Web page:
Conditions which are present in ruminants and cause metabolic disorders and clinical disease near calving: negative energy balance, lipid mobilization, insulin resistance, and immunosuppression, closely resemble dysregulated metabolic systems in human diseases. Thus, molecular targets in human medicine may translate as targets for the transition cow. The present GPCR show promise for such work. Although none were expressed well in the liver, their contributions to inflammation, insulin resistance, and lipolysis in adipose indicate that they may indirectly affect liver accumulation of fat. The GPCR-modulated environment may also contribute to level of milk production and severity of systemic inflammation in early lactation. Additionally, the differences between BCS groups highlight the role of the transcriptome in coordinating lipid metabolism and energy status, and differences between MET and CON reinforce previous findings and demonstrate potential networks for immune-enhancing action of supplemental methionine. Thus, the present GPCR and related receptors (e.g., FFAR2 and FFAR3) are suggested as continued areas of research in bovine to improve transition health.

Abbreviations

APP: 

Acute phase protein

BCS: 

Body condition score

CON: 

Control-fed

DMI: 

Dry matter intake

EB: 

Energy balance

FA: 

Fatty acid

FFAR: 

Free fatty acid receptor

GPCR/GPR: 

G-protein coupled receptor

HCAR: 

Hydroxycarboxylic acid receptor

HI: 

High BCS

IL-1B: 

Interleukin 1β

LCFA: 

Long-chain fatty acids

LO: 

Low BCS

LPS: 

Lipopolysaccharide

MCFA: 

Medium-chain fatty acids

MET: 

Methionine-supplemented

NEB: 

Negative energy balance

PMNL: 

Polymorphonuclear leukocytes

PPAR: 

Peroxisome proliferator-activated receptor

qPCR: 

quantitative polymerase chain reaction

RIN: 

RNA integrity number

ROM: 

Reactive oxygen species

TMR: 

Total mixed ration.

Declarations

Acknowledgements

Alea Agrawal is a recipient of a Jonathan Baldwin Turner MS fellowship from the University of Illinois (Urbana-Champaign). Z. Zhou is recipient of a fellowship from China Scholarship Council (CSC) to perform his PhD studies at the University of Illinois (Urbana-Champaign). The funders had no role in the design of the study and collection, analysis, and interpretation of data and in writing of the manuscript.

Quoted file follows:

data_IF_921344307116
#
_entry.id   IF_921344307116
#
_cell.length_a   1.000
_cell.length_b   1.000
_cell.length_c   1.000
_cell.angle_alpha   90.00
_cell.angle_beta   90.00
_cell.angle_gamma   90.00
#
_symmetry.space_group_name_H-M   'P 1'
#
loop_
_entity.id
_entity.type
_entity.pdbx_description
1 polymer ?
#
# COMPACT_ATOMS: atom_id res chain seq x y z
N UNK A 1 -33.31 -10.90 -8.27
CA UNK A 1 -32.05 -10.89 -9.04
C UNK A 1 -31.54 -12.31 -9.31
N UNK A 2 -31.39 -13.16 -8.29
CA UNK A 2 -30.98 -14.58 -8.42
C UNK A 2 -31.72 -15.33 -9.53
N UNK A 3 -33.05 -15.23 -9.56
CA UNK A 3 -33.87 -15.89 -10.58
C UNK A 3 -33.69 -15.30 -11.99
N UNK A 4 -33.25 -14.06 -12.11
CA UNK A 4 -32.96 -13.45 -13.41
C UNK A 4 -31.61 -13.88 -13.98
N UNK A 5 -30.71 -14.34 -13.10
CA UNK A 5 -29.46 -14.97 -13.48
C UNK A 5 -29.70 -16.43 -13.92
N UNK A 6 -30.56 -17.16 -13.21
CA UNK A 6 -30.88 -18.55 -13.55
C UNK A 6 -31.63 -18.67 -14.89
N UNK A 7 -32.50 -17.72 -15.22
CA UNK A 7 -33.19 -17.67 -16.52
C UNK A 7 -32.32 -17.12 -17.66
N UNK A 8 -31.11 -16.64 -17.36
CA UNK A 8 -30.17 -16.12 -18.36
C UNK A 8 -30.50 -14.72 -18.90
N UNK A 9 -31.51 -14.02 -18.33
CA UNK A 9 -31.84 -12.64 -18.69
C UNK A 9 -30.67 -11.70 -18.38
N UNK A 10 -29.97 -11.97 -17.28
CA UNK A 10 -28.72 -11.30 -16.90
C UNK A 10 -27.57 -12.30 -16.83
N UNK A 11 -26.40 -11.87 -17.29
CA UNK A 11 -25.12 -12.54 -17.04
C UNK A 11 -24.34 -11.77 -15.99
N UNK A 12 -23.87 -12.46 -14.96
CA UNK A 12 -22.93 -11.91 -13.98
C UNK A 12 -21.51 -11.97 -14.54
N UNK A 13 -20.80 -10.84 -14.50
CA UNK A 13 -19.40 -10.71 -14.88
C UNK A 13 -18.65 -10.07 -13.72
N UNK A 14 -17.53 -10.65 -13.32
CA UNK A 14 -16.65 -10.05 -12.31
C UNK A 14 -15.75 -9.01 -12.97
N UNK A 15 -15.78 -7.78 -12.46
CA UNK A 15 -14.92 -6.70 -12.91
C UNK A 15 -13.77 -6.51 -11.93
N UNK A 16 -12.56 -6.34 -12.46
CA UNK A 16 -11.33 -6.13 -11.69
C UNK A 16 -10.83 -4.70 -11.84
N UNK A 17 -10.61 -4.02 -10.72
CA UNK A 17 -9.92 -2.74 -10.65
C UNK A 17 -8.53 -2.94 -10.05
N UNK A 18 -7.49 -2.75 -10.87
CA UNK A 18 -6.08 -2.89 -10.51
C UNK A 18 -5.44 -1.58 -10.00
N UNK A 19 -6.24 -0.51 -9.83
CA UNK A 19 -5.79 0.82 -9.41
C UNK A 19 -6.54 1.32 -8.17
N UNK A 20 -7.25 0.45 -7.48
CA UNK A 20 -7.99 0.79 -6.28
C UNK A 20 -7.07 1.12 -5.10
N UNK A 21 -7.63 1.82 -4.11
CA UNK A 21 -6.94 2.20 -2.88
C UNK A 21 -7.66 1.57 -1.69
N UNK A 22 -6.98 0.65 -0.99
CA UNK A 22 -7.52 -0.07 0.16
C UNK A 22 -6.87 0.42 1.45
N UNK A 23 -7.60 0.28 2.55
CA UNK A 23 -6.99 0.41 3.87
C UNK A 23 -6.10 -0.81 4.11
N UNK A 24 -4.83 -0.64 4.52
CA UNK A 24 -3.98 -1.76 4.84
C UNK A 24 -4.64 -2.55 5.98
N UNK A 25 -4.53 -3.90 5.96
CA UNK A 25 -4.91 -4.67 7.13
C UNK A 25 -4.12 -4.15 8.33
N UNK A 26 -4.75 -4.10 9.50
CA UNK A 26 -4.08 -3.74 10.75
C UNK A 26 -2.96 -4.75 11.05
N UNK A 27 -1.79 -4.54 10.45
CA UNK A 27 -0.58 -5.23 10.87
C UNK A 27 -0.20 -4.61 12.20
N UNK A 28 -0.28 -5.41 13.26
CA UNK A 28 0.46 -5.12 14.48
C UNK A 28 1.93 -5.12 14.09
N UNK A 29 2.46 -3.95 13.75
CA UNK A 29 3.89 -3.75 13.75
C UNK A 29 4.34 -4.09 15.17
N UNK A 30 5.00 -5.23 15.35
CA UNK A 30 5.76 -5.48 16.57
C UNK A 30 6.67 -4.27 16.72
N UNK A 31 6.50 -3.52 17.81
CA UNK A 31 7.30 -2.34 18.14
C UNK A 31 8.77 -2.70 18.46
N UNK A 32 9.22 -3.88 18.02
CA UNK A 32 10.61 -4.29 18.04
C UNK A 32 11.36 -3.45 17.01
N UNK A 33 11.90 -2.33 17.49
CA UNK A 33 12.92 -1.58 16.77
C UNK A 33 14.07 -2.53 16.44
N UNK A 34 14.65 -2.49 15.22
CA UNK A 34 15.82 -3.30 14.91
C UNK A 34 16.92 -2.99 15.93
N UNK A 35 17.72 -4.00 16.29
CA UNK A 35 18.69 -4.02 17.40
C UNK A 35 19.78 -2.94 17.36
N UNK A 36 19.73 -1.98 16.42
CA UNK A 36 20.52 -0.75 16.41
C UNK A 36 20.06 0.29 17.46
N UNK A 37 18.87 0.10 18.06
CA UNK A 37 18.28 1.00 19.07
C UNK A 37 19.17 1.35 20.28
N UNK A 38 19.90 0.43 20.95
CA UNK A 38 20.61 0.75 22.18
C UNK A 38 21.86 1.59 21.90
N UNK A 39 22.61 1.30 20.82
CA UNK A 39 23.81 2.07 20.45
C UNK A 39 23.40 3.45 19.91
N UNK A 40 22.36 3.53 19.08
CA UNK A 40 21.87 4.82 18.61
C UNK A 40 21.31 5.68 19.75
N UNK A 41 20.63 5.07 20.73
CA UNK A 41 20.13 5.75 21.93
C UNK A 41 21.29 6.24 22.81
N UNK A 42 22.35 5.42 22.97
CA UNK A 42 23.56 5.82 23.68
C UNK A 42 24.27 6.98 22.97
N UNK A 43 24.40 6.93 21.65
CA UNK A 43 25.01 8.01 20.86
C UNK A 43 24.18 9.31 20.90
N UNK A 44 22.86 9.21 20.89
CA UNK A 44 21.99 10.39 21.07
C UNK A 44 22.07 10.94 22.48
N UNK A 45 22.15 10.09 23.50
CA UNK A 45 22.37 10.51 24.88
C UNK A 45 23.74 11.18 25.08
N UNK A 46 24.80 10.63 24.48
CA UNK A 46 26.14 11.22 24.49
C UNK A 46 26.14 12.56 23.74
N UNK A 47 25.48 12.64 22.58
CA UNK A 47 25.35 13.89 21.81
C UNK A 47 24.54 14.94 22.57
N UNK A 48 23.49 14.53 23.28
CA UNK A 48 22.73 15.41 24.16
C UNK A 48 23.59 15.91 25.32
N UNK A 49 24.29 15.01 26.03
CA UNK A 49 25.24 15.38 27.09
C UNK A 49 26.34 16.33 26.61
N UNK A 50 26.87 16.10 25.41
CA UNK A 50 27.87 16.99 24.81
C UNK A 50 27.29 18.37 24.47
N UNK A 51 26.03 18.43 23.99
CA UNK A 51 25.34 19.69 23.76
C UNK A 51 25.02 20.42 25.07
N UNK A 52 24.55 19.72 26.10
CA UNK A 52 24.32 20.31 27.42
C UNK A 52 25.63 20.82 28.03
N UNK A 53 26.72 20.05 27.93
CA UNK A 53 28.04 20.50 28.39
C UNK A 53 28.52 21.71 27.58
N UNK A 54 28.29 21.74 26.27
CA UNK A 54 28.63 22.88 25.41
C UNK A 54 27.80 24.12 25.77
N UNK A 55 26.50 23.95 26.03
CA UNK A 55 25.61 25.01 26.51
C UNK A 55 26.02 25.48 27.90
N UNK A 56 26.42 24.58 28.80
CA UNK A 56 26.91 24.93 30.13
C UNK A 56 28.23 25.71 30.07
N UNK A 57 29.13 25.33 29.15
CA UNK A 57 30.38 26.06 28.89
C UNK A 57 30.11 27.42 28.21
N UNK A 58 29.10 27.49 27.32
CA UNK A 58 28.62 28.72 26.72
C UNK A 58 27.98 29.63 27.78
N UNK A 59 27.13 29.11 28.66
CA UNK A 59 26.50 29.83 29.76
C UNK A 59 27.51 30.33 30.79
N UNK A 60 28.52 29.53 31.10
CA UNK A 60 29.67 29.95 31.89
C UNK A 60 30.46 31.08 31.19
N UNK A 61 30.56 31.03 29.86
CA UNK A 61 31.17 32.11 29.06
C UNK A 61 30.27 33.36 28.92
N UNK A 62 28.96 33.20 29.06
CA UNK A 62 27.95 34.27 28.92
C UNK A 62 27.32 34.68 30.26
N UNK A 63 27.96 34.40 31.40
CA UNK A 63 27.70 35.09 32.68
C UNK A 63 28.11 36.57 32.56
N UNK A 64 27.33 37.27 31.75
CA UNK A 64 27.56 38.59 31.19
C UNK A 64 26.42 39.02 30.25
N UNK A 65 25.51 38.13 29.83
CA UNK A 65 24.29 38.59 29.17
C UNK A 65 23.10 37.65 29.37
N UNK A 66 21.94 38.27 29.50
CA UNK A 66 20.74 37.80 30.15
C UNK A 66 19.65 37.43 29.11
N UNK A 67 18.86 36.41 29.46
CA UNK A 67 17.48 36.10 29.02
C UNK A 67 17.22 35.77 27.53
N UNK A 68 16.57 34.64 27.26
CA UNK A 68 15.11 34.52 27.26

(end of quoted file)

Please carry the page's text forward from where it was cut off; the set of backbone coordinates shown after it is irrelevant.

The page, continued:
Funding

Not applicable.

Availability of data and materials

The datasets during and/or analyzed during the current study are available from the corresponding author on reasonable request.

Authors’ contributions

A Agrawal, A Alharthi, MVR, and ZZ performed analyses and analyzed data. JJL conceived the animal experiments. A Agrawal wrote the manuscript. All authors approved the final version of the manuscript.

Authors’ information

A. Agrawal, MS, University of Illinois, Urbana, Illinois, 61801, USA. A. Alharthi, MS, University of Illinois, Urbana, Illinois, 61801, USA. M. Vailati-Riboni is PhD candidate at the University of Illinois (Urbana-Champaign). Z. Zhou is PhD degree candidate at University of Illinois, Urbana, Illinois, 61801, USA. J. J. Loor is Associate Professor in the Department of Animal Sciences, University of Illinois, Urbana, Illinois, 61801, USA.

Competing interests

The authors declare that they have no competing interests.

Consent for publication

Not applicable.

Ethics approval and consent to participate

All procedures for this study (protocol no. 13023) were approved by the Institutional Animal Care and Use Committee of the University of Illinois.

Open AccessThis article is distributed under the terms of the Creative Commons Attribution 4.0 International License (http://creativecommons.org/licenses/by/4.0/), which permits unrestricted use, distribution, and reproduction in any medium, provided you give appropriate credit to the original author(s) and the source, provide a link to the Creative Commons license, and indicate if changes were made. The Creative Commons Public Domain Dedication waiver (http://creativecommons.org/publicdomain/zero/1.0/) applies to the data made available in this article, unless otherwise stated.

Authors’ Affiliations

(1)
Mammalian NutriPhysioGenomics, Department of Animal Sciences and Division of Nutritional Sciences, University of Illinois

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© The Author(s). 2017